4 international markets on the rise
Forbes’ most recent list of the best countries in the world to do business has some surprises on it and a few other places you might expect. Knowing which regions offer the best chance for successful global expansion is important for any business looking to grow internationally. However, these rankings are no long-term guarantee – anyone in the U.S. or Eurozone will tell you how quickly things can change. Stability and projected growth are important, but there are other factors that also play a part. This is no exhaustive list of every good place for commerce in the world, but it does outline a few of the best and provide some details on why they’re so business-friendly.
“Denmark perennially ranks No. 1 on the Corruption Perceptions Index.”
The Danes earned top honors for the Forbes Best Countries for Business list in 2014 and it’s been at or near the top in previous iterations. So what makes Denmark so desirable for companies to open up shop? To begin with, the nation perennially ranks No. 1 on the Corruption Perceptions Index – meaning it has the least corrupt politics and businesses of any country on earth. The nation’s capital, Copenhagen, also boasts Europe’s most efficient airport, according to Invest in Denmark. And as a leader in sustainable resources like wind power, Danes enjoy stable and affordable energy.
2. Hong Kong
The Asian market has huge resources that any company with its eye on global mobility would be foolish to ignore. If yours does regular business with that part of the world, Hong Kong can be the platform from which your business reaches clients in mainland China, Korea, India and Japan. Recently, China has opened up the scope of the offshore renminbi, albeit gradually, according to Export.gov. Still not convinced? Hong Kong has no customs tariff, low excise duties and as of 2013, over 1,300 U.S. businesses had subsidiaries located there.
3. New Zealand
The home of the kiwi ranked third on the Forbes list and it share some of the same benefits of the first two regions. Like Denmark, New Zealand has a low level of corruption – No. 2 on the CPI for 2013. On the other hand, like Hong Kong, proximity to Asian markets offers easy access to several other thriving economies. But New Zealand also has unique attributes, like no payroll or capital gains tax and flexible immigration policies, says New Zealand Trade and Enterprise. For companies located in the U.S. or U.K., there is also no language barrier for expansion to New Zealand.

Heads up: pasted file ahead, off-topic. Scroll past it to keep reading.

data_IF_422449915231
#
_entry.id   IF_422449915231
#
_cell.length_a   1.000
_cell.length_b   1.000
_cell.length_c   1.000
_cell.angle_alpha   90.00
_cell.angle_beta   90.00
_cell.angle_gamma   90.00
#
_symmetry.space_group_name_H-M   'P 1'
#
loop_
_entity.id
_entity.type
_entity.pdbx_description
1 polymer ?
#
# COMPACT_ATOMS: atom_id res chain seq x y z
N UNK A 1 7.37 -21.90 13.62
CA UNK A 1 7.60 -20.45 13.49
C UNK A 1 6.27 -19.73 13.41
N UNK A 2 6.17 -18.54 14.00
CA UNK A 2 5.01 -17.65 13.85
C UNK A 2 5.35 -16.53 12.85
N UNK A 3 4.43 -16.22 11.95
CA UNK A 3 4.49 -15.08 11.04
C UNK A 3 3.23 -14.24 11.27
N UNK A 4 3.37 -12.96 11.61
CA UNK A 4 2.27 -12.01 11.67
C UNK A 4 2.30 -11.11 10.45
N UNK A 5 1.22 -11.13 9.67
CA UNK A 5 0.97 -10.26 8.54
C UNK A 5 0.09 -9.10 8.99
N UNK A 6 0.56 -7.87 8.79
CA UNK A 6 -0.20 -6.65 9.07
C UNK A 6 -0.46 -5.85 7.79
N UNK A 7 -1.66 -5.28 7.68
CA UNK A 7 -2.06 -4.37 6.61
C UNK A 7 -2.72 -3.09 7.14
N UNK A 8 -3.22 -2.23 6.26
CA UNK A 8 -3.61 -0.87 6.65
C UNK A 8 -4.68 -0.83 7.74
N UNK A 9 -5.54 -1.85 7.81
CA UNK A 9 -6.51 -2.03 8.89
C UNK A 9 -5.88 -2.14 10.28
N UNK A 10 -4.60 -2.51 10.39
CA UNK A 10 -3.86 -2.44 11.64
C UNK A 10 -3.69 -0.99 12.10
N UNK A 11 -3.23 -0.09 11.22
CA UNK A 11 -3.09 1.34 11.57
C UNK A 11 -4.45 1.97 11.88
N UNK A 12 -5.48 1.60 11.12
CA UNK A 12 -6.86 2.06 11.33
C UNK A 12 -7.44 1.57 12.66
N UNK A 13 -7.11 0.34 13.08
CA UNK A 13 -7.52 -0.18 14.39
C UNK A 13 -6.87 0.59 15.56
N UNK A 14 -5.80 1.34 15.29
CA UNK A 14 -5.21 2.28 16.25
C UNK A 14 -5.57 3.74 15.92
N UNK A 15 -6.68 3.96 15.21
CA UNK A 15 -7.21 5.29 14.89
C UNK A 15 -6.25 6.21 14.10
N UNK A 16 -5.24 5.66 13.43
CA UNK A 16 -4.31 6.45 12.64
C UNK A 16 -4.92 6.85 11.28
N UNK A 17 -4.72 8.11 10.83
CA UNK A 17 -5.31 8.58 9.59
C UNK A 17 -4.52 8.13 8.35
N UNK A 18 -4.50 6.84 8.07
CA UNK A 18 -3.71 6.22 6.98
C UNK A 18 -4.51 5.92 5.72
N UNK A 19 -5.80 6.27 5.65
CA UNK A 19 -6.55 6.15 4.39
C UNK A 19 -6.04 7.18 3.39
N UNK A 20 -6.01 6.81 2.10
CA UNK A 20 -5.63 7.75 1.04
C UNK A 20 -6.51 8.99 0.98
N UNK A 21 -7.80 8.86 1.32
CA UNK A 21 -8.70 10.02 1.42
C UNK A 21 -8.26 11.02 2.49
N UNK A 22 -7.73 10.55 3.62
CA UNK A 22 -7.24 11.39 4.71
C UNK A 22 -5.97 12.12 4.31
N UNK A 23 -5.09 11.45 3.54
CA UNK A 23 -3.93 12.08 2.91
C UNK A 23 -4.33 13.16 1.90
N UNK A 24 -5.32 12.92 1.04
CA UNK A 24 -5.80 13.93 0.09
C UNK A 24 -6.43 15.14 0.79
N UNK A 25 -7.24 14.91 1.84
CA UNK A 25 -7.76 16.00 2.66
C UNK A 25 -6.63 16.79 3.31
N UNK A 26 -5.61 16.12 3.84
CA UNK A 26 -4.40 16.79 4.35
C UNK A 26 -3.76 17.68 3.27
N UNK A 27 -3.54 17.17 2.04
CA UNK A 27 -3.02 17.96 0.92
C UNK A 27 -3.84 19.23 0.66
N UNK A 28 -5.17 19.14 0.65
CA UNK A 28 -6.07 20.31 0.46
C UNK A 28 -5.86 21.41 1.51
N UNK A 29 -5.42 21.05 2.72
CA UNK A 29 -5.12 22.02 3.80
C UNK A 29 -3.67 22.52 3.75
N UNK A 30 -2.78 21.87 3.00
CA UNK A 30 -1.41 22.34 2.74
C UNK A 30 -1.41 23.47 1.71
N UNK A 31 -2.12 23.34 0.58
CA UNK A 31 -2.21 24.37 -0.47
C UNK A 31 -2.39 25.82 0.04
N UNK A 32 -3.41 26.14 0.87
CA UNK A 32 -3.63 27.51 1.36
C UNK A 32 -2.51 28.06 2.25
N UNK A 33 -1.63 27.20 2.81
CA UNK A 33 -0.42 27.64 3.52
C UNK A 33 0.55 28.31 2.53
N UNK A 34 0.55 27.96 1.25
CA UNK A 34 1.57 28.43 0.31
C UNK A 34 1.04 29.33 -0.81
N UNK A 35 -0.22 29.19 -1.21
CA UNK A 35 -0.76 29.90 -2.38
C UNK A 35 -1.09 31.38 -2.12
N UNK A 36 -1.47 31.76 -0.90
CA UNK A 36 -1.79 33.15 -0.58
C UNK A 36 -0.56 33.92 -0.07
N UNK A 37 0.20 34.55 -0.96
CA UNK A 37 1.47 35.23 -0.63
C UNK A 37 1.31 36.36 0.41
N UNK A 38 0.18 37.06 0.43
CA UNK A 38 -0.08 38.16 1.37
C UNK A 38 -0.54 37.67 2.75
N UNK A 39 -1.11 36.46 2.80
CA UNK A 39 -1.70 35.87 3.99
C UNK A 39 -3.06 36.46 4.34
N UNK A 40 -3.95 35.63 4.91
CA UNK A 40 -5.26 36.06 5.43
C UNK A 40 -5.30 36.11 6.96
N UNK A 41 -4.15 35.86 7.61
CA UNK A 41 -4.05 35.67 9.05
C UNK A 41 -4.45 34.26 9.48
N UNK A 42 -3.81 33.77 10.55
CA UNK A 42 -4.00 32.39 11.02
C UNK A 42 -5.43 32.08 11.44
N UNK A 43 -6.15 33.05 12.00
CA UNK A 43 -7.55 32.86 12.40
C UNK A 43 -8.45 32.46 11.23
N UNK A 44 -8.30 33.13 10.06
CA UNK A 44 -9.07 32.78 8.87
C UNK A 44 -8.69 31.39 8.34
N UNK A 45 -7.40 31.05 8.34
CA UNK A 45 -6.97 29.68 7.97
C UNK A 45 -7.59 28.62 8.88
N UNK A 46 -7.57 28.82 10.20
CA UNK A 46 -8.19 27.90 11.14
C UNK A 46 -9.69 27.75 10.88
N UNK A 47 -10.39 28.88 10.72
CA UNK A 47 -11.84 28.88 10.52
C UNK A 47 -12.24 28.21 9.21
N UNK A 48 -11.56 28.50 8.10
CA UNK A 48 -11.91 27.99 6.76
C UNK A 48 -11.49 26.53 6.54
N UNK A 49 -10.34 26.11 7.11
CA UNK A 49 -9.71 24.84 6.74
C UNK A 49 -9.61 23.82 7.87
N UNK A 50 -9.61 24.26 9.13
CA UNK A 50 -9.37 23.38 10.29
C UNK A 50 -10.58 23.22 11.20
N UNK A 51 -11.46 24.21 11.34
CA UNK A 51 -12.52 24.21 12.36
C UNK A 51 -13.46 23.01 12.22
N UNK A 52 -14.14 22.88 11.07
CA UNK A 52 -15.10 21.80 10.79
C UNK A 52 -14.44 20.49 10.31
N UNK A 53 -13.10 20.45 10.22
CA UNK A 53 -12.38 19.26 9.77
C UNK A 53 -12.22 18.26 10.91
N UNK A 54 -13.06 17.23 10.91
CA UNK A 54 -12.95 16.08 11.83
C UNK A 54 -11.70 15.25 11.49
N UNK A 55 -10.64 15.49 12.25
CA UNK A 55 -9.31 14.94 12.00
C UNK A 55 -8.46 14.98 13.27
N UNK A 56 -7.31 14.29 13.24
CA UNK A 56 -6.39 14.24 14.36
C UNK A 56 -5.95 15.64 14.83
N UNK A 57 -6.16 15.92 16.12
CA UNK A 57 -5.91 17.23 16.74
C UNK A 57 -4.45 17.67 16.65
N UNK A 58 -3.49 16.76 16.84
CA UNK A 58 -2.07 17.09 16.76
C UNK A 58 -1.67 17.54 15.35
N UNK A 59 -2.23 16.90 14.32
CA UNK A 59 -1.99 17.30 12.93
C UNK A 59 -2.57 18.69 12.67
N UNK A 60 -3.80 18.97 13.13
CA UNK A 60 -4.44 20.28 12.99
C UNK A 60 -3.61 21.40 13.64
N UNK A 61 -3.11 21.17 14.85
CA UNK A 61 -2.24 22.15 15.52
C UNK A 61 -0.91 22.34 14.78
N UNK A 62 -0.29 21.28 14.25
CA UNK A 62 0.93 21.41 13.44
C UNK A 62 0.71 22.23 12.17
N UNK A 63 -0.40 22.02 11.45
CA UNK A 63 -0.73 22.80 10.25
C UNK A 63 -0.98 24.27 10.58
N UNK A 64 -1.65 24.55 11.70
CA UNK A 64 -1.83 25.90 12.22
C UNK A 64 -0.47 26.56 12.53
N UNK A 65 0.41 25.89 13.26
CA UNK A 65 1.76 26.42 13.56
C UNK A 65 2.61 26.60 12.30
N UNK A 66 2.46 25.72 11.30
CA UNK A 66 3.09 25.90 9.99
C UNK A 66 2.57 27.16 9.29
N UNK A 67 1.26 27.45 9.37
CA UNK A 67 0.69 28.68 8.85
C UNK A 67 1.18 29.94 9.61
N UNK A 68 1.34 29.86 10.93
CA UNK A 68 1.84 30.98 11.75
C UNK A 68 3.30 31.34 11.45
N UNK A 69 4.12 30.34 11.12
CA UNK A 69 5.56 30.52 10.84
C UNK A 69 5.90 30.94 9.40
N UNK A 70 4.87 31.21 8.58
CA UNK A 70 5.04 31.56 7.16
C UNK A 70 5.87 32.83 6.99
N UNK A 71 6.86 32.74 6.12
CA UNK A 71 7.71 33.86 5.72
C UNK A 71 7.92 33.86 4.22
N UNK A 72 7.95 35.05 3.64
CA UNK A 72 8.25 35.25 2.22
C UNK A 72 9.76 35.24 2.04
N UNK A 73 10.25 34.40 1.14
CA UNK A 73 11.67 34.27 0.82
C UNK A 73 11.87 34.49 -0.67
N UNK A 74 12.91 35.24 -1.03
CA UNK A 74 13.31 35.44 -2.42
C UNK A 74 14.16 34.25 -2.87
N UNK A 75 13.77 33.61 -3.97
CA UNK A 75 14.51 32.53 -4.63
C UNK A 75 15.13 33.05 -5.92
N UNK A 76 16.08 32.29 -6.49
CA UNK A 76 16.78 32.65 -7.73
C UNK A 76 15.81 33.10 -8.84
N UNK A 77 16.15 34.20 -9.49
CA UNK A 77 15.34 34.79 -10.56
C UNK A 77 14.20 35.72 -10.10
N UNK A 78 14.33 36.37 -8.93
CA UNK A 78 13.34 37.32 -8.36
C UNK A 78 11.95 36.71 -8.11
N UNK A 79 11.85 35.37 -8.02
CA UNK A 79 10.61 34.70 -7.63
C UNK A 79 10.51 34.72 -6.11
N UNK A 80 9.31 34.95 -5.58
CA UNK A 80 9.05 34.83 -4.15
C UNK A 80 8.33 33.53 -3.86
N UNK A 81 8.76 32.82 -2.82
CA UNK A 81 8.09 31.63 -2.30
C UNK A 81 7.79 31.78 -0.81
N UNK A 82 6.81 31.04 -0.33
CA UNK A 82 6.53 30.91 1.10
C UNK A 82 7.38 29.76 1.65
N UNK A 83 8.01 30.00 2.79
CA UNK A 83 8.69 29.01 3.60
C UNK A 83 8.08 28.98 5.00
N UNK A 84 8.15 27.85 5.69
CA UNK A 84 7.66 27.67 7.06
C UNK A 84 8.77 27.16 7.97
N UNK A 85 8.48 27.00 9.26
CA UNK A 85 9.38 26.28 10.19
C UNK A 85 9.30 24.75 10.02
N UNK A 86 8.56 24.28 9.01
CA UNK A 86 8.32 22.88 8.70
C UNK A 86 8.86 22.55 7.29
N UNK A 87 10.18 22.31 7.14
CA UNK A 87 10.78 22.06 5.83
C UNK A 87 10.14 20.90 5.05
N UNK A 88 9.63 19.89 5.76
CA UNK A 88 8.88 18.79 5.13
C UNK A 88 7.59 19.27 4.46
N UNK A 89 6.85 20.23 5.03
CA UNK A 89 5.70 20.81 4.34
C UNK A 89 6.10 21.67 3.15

The Emerald Isle’s rise to the top of lists like Forbes’ was something few might have predicted several years ago. In 2013, Ireland ranked No. 1 on the Forbes list, but slid a few spots to No. 4 in 2014. This, despite a 2010 bailout from European governments to the tune of $113 billion following the Recession. Ireland is still far from perfect but it is nonetheless an exceedingly business-friendly nation. Its strength lies in its high marks on each of the 11 metrics Forbes used to rank countries – Ireland was the only nation to score in the top 15 percent for each one. A number of major U.S. tech companies are headquartered in Dublin, like Google, Facebook, LinkedIn and Twitter.
Before your business settles on a region in which to expand, it should use all available resources to determine the best fit. Global mobility services can offer a helping hand, as can independent research on which international markets offer stability and business-centric policies. In addition, make sure your business has what it takes to begin global expansion before you take the plunge.
4 international markets on the rise